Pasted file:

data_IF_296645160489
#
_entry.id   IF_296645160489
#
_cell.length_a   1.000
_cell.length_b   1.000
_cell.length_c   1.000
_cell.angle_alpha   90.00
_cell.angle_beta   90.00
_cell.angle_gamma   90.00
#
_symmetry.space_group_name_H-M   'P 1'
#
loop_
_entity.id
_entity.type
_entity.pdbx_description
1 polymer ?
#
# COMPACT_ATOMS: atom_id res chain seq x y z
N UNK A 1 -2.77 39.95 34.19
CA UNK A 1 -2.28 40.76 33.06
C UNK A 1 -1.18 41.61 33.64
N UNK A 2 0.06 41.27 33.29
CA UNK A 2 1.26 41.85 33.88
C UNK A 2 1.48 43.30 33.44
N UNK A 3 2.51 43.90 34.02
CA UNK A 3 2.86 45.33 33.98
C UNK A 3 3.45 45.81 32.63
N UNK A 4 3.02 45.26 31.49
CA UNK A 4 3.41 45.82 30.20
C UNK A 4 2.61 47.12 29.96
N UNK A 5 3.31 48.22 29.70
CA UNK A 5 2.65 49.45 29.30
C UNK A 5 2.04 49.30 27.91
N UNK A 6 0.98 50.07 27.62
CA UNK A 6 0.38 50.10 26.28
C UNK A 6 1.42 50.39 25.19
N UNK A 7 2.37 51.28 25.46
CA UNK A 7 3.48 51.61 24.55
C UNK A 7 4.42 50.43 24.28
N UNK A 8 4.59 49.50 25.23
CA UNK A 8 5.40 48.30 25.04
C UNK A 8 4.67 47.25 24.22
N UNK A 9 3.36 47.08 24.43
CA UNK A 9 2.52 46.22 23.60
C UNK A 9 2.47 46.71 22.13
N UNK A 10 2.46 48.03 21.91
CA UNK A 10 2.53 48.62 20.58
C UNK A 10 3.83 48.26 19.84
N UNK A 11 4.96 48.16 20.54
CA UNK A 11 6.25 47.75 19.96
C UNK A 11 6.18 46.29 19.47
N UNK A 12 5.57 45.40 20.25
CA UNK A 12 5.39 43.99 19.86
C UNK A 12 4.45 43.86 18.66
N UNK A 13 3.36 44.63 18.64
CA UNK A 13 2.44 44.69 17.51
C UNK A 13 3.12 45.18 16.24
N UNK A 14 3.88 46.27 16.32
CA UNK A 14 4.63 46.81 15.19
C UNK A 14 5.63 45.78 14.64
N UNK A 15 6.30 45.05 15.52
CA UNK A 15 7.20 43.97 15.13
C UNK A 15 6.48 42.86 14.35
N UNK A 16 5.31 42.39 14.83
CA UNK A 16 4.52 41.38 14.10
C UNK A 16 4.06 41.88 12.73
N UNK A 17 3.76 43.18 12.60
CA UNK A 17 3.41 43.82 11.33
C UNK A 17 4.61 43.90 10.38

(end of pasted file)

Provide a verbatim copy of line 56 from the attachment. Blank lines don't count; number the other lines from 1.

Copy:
C UNK A 12 4.45 43.86 18.66